• UMD will produce high-quality academic, research, and athletic programming for the Big Ten Network that reaches some 80 million households in the U.S. and abroad.

There is more that I would like to do, and plan to do, to support athletics, academics, and student financial aid.  At this time, however, I am constrained by the Atlantic Coast Conference’s withholding of UMD’s rightful athletic revenues, which are the main funding source for our athletic programs.  Maryland Athletics now must borrow from other UMD (non-state) funds for operating expenses during our remaining time of ACC membership.  While I cannot comment specifically because litigation with the ACC is underway, I can say that our long-term planning has taken into account these issues.  I am resolved to shield our student-athletes from any permanent impact.

Joining the Big Ten is about academics as well as athletics.  I am pleased to report that many of our faculty, students, and staff are already participating in CIC programs on education, research, technology commercialization, libraries, student government, student affairs, and campus safety.  They have been warmly welcomed by their counterparts in this consortium of top-ranked flagship and AAU research universities.  Joining this “super-university” will advance UMD’s academic mission.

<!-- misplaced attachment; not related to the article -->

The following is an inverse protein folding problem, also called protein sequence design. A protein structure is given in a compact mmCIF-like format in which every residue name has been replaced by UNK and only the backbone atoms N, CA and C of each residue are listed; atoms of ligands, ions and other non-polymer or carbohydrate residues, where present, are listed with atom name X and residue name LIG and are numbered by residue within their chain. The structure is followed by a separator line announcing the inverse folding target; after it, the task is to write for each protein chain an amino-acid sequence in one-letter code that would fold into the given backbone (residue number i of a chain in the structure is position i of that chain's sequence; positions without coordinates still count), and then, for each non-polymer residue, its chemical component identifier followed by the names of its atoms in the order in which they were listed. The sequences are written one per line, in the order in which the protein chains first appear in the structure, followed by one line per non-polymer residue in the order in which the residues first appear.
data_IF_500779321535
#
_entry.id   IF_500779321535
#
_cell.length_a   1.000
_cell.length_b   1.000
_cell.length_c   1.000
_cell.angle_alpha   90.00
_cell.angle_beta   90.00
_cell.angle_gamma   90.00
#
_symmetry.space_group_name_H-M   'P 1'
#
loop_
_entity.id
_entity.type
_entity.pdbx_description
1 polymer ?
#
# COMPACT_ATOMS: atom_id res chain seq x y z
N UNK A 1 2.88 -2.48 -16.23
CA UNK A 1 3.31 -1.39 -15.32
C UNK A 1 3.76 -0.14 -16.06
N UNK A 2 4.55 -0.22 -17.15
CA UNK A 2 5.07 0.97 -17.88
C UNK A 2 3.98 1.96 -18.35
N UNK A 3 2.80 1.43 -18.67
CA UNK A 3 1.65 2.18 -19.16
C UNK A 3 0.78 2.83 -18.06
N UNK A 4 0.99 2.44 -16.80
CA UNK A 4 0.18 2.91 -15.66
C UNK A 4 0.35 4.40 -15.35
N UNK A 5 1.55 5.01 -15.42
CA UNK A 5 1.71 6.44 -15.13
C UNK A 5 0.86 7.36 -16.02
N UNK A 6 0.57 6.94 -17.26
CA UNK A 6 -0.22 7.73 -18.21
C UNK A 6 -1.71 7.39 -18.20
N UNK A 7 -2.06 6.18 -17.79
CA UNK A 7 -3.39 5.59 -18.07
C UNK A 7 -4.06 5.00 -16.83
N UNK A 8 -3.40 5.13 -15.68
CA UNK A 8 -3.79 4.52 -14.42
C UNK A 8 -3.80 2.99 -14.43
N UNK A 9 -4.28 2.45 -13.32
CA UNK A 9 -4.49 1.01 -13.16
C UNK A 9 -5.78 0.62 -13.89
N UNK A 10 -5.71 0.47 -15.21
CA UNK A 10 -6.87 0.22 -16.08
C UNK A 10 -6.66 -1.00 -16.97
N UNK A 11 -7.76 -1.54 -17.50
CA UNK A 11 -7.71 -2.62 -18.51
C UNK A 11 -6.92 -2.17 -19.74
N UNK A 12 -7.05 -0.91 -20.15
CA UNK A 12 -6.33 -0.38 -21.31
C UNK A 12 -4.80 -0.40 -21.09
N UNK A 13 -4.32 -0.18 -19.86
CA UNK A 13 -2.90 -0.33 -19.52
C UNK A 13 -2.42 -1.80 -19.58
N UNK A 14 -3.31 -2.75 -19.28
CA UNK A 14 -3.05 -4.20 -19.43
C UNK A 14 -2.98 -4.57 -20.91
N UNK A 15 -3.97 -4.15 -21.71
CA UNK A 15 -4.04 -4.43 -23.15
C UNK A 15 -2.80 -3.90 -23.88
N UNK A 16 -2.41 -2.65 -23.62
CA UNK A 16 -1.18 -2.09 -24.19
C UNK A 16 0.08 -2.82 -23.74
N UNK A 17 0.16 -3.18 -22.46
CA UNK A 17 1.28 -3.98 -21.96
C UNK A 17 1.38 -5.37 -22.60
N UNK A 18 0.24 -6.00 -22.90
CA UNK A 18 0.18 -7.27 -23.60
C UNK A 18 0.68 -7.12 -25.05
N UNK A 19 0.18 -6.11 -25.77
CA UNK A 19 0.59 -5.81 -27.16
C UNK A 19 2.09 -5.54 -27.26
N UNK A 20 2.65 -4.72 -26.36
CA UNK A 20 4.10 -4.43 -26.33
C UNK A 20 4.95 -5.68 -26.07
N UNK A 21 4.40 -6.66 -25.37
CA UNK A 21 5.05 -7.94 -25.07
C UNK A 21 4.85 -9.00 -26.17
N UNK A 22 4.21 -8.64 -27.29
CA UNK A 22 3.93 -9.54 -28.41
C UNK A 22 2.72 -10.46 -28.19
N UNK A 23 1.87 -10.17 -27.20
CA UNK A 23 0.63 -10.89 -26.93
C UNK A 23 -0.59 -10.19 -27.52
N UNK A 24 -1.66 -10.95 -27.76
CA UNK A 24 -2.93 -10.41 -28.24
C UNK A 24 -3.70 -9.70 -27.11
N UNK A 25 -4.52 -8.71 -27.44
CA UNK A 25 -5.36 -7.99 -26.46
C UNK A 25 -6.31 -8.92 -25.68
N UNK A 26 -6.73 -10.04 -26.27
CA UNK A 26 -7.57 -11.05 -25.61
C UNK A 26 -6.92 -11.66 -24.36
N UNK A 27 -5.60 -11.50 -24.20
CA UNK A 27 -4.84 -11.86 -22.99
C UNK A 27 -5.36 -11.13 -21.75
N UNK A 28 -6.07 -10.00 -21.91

I am grateful to the 23 members of the Commission and to the additional faculty, staff and administrators who supported the Commission’s work during its six months of data gathering, deliberations, and public forums that resulted in the excellent report.  These members represent key constituencies: University Senate, undergraduate and graduate student government, UMCP Foundation Board of Trustees, Alumni Association, Student-Athlete Advisory Council, Terrapin Club, and M-Club.  My special thanks to the co-chairs, Linda Clement (Vice President for Student Affairs) and Barry Gossett (vice-chair, University System of Maryland Board of Regents).

I welcome your comments at president@umd.edu.

Thank you for your continued support of the University of Maryland.

Sincerely,

Wallace D. Loh
President

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President Loh says Big Ten move in “strategic interest” for Maryland

Posted on 19 November 2012 by WNST Staff